When Duluth City Councilman Kelly Kelkenberg offered to donate $200 to buy new blooming shrubs to landscape Charles DiSpain’s yard and challenged other council members and the audience to match his amount at Monday (April 23) night’s work session, he was serious.
No one responded, but the offer still stands, Kelkenberg said Tuesday. And it extends to the community.
Forty-five large red and white azaleas that bloomed every spring along McClure Bridge Road on either side of 79-year-old DiSpain’s and his wife Sue’s home were taken out for road improvements and sidewalk installation related to construction of the new roundabout linking West Lawrenceville Street, McClure Bridge Road and Irvindale Road.
Kelkenberg has since opened an account at Woody's Nursery in Duluth titled "Community Betterment Fund" to collect monetary donations to replant the shrubs in the DiSpain yard. Donate in person or call 770-476-1705. Donations in any amount will be accepted.
DiSpain appeared at the council’s April 9 regular meeting requesting the city replant the azaleas or something else in their place.
His neighbors and other residents have lamented the loss of the azalea display mostly in comments posted on Duluth Patch.
Since his council appearance, DiSpain has suggested that knockout roses, which would be less expensive and bloom longer, be planted instead of azaleas, Kelkenberg said. The entrance to the subdivision where Kelkenberg lives is across from the DiSpain home, and Kelkenberg said he had admired the azaleas.
A knockout rose bush costs about $19.50, according to DiSpain.
Kelkenberg had previously donated $175 to the city for a community betterment project. It had not been completed, he said, so the city had returned his check. He added $25 to that amount to raise it to $200. Maybe volunteers would be willing to plant the roses, he said.
There was no landscaping budget for the McClure Bridge Road project, which was designed to improve the roadway, install sidewalks and add drainage, Duluth Planning Director Glenn Coyne told the council during the work session.
Of 16 parcels involved in the roundabout and 21 in the McClure Bridge projects, representing a total of 37 parcels, only three property owners requested landscaping as part of negotiations for right-of-way and easements, Coyne reported.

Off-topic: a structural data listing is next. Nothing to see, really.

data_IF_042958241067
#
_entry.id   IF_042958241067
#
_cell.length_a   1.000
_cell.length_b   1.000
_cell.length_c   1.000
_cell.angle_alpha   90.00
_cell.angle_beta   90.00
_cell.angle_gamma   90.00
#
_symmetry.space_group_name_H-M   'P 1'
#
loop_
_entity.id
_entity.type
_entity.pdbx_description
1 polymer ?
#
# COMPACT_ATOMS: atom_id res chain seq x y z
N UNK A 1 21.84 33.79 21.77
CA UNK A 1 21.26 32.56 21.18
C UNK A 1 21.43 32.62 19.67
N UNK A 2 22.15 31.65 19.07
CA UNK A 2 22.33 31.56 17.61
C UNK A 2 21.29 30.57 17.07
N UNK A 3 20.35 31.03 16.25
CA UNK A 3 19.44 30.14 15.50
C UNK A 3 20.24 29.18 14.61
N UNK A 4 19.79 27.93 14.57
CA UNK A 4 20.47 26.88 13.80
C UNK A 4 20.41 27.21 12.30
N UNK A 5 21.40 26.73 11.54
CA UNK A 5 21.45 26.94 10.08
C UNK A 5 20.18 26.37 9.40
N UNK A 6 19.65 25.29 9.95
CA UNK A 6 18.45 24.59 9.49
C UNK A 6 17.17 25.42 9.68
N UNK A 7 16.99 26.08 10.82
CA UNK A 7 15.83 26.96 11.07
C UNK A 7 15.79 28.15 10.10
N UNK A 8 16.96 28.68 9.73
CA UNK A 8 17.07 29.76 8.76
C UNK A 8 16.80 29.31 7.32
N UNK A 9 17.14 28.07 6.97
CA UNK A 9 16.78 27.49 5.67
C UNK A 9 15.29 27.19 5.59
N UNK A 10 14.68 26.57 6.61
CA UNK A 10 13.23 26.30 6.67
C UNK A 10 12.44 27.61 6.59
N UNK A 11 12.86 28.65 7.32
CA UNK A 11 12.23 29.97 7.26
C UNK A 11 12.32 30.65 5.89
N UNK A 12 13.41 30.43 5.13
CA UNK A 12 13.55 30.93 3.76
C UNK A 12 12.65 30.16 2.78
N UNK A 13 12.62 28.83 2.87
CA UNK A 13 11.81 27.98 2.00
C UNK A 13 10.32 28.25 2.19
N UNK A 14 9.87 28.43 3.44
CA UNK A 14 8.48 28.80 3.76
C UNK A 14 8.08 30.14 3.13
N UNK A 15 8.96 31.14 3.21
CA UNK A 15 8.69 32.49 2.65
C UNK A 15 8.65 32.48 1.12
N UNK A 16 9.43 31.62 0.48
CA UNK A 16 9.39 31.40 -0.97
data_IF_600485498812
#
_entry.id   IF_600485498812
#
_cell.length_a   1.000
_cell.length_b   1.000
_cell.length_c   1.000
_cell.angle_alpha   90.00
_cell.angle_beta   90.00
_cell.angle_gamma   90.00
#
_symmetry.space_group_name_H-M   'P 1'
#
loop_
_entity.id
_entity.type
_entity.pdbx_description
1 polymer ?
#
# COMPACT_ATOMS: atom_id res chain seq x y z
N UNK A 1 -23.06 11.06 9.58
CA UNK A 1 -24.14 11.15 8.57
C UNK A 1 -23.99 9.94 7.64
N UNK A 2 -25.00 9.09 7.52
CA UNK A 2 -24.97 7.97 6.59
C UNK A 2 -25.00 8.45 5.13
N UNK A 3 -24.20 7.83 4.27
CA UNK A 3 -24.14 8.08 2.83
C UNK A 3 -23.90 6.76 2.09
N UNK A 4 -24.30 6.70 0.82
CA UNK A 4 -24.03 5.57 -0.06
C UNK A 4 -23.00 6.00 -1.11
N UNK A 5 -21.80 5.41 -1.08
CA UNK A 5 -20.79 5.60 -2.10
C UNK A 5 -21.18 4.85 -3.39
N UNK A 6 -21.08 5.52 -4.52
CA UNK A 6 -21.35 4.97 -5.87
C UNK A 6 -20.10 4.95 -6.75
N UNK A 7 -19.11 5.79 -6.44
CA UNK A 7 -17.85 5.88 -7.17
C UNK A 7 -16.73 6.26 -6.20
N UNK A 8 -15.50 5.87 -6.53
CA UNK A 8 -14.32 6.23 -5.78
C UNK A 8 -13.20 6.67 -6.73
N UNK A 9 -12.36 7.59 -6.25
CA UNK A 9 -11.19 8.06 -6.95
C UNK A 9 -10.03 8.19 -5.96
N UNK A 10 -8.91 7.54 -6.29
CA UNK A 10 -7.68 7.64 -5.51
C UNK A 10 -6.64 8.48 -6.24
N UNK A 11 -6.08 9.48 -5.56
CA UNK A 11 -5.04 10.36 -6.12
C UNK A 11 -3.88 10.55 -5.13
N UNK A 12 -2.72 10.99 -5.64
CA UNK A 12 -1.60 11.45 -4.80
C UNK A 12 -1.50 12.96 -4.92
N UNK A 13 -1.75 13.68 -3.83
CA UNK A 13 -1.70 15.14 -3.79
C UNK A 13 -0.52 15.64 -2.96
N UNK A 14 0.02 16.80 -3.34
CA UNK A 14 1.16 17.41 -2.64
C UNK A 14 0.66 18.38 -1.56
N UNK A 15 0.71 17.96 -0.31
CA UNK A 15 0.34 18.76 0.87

The city contracted with the firm of Terrell Hundley and Carroll in January 2011 to handle the negotiations, Coyne said. The city attorney finalized negotiations for the last two parcels after the project was bid.
DiSpain told Duluth Patch he had not requested landscaping during right-of-way negotiations because he wasn’t aware or informed that he could do so.
At an Aug. 4, 2011, meeting to provide information to residents impacted by the projects, attendees were told there was not a landscaping budget, Coyne said, but that after completion, there might be selected areas where trees could be replaced where needed, depending on available budget.
Individual homeowners were not promised landscaping at that meeting, Coyne said, and there are no funds in the current project budget to accommodate landscaping requests from individual homeowners.
In several cases, the city had design plans modified to save trees and landscaping. “We weren’t able to do it everywhere,” he said. Coyne suggested an alternative solution of doing a streetscape plan for the corridor since it is a major entrance to the city.
The issue was placed on the work session agenda so the city council could decide how to proceed because it could affect future transportation projects.
Councilwoman Marsha Bomar expressed concern that “this could open the door for other requests.”
“There was no landscaping budget,” said Councilman Jim Dugan. “We can’t constantly be going back. Going forth we may have to build in landscaping design” in transportation projects, he said.
Councilman Greg Whitlock said he was opposed to making changes after a project is completed because taxpayer money is involved.
Bomar proposed that the council wait until the work is completely done, the construction equipment is gone, and debris removed before contemplating doing anything. “We wouldn’t do any planting until the fall anyway,” she said. “It will look different when completed," she said. “We would serve ourselves and the citizens well to let that play out.”